You're invited ... I hope you'll join me for breakfast in D.C. on Monday morning when Axios "Harder Line" energy columnist Amy Harder leads a conversation about energy under President Trump. Check out the lineup and RSVP here.
We have finally found something Republicans and Democrats have to common. Sadly, it's their shared culture of sexual harassment — and the worst form of abuse of power by old, perverted men:
Life lesson: Most men are good men. They treat women with respect and dignity. They work hard, set good examples, and do the right even when no one is looking.
Be smart: It's sad testament to our times that we need to be reminded of this. But I'm grateful to be surrounded by great role models — women and men.
Nine women, on the record, have accused Alabama Republican Roy Moore of sexual misconduct, most when they were teenagers and he was a grown man. Moore's spokesman says the women, who Mitch McConnell unambiguously believes, are criminals.
Be smart: It's 2017. In America. Really.
Wall Street Journal lead story: "Bitcoin's Wildest Rise Yet: 40% in 40 Hours."The price of bitcoin is up more than 1,500% percent this year. Next week traders will get a way to bet the price goes down, Axios' Chris Matthews writes:
The average holder of bitcoin now are millennials, counterculture folks and "other amateurs who are interested in the technology," said Ihor Dusaniwsky of financial firm S3 Partners.
But, but, but ... Short-selling bitcoin can be even riskier than owning it because when you buy an asset, the most you can lose is your initial investment. When you sell an asset short, your losses are potentially infinite, limited only by how high the price goes.
Pearl Harbor survivor Chuck Kohler, 94, salutes the audience after giving remarks during a remembrance ceremony aboard the USS Hornet yesterday in Alameda, Calif.
"As the flames approached the elite San Luis Rey Downs training facility for thoroughbreds [in San Diego County], many of the more than 450 horses were cut loose to prevent them from being trapped in their stables if barns caught fire," AP reports:
L.A. Times lead: "Flames roar through wide swaths of land: Thomas fire could burn for weeks in Ventura County."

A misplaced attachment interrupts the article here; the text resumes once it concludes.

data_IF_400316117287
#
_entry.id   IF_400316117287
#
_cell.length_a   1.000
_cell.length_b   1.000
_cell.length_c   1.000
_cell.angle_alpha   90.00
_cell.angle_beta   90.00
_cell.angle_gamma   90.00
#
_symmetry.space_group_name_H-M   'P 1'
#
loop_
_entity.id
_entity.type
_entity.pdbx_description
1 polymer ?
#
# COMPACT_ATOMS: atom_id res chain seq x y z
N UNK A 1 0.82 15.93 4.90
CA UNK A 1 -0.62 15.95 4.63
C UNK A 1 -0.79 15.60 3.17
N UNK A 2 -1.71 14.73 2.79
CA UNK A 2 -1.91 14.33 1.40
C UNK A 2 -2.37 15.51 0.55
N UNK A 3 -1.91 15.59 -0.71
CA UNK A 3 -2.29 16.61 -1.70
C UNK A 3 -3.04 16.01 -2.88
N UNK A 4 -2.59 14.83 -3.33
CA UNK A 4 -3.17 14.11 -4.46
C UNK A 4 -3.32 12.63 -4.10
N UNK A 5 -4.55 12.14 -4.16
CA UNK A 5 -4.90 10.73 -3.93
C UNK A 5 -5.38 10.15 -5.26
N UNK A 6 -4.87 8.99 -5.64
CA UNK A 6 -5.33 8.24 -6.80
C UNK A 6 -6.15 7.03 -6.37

China is in the midst of an artificial intelligence frenzy. It's spurred in part by the "Next Generation Artificial Intelligence Development Plan" that Beijing released in July, promising huge policy and financial support in pursuit of expansive goals between now and 2030, Sinocism's Bill Bishop writes for Axios:
A white paper by Kai-Fu Lee, founder of Sinovation Ventures and a world-renowned AI researcher, and Paul Triolo, head of Eurasia Group's Geo-technology practice, argues that China and the U.S. are already in a global AI duopoly. China has several structural advantages for AI development:
The big picture: China's AI plan is part of the Chinese government's blueprint for becoming a superpower and achieving "the great rejuvenation of the Chinese nation," while maintaining Communist Party control.
Sign up here for Bill Bishop's weekly newsletter, Axios China.
"The choice that could save South Africa, or wreck it" — The Economist cover editorial:
Remembering 2017 in 30 images ... Russian President Vladimir Putin, whose meddling in the 2016 election kept him in the news throughout 2017, locks a collar with a satellite tracker on a tranquilized 5-year-old Ussuri tiger, in a Russian Academy of Sciences reserve in Russia's Far East.
At holiday parties in Silicon Valley this year, there'll be a surprising influx of attractive women — and a few pretty men — mingling with the engineers. They're being paid to.
"Ambiance and atmosphere models," contractually obligated to pretend they're party guests, are in record demand from local agencies, Bloomberg's Sarah Frier reports: